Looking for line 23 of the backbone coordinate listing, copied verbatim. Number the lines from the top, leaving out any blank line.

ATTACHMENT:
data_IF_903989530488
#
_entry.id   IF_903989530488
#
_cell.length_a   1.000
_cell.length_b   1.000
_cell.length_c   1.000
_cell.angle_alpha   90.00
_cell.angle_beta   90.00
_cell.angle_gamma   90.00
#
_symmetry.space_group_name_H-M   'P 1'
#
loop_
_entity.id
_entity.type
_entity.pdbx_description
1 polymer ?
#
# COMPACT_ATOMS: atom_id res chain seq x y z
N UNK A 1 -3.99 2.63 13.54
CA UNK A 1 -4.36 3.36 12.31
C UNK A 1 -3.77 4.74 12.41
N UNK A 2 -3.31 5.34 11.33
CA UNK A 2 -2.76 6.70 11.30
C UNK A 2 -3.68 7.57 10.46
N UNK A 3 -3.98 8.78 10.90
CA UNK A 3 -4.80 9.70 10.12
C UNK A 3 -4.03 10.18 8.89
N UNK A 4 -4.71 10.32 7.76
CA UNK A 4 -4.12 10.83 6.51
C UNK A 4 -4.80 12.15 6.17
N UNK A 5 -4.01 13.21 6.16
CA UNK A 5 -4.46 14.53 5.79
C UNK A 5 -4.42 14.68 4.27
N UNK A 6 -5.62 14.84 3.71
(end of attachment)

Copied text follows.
C UNK A 1 -3.77 4.74 12.41